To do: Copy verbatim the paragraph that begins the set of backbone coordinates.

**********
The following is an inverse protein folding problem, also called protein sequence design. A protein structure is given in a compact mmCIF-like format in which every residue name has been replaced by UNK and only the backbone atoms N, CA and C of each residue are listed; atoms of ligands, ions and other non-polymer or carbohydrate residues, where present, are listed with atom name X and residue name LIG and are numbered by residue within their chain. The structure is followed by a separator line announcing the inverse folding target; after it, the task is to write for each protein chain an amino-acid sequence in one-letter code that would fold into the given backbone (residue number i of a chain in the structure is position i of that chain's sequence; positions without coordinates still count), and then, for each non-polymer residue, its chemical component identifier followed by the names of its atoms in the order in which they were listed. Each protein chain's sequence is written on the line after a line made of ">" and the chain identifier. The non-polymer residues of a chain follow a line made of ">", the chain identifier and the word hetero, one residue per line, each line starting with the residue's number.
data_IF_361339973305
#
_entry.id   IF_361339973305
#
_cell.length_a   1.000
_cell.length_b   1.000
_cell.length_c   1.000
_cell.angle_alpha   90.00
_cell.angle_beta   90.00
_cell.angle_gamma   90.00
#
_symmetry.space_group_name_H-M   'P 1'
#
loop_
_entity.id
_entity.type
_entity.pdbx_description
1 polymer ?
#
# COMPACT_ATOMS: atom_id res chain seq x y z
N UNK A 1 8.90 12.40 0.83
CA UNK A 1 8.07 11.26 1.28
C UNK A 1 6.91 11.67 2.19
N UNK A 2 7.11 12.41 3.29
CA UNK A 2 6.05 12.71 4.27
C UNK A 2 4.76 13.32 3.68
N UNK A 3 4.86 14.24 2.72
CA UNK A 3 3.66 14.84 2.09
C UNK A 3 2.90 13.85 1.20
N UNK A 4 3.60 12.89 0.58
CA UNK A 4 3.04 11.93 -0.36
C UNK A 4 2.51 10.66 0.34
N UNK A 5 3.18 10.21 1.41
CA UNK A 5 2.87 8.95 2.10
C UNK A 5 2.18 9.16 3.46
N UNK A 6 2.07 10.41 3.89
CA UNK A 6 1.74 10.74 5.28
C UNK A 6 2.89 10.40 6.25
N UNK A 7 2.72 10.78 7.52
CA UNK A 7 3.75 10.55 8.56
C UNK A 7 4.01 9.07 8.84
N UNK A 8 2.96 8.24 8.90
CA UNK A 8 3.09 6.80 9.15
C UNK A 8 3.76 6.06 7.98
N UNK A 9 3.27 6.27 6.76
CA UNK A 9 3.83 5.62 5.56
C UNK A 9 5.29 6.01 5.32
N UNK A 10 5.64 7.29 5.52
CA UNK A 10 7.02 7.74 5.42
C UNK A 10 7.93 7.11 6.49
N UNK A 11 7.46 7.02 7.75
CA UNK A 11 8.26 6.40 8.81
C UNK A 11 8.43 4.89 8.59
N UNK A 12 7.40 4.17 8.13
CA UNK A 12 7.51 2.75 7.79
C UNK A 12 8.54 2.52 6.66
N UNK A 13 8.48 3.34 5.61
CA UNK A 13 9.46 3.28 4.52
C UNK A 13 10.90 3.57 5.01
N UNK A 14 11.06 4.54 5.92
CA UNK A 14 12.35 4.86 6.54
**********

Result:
The following is an inverse protein folding problem, also called protein sequence design. A protein structure is given in a compact mmCIF-like format in which every residue name has been replaced by UNK and only the backbone atoms N, CA and C of each residue are listed; atoms of ligands, ions and other non-polymer or carbohydrate residues, where present, are listed with atom name X and residue name LIG and are numbered by residue within their chain. The structure is followed by a separator line announcing the inverse folding target; after it, the task is to write for each protein chain an amino-acid sequence in one-letter code that would fold into the given backbone (residue number i of a chain in the structure is position i of that chain's sequence; positions without coordinates still count), and then, for each non-polymer residue, its chemical component identifier followed by the names of its atoms in the order in which they were listed. Each protein chain's sequence is written on the line after a line made of ">" and the chain identifier. The non-polymer residues of a chain follow a line made of ">", the chain identifier and the word hetero, one residue per line, each line starting with the residue's number.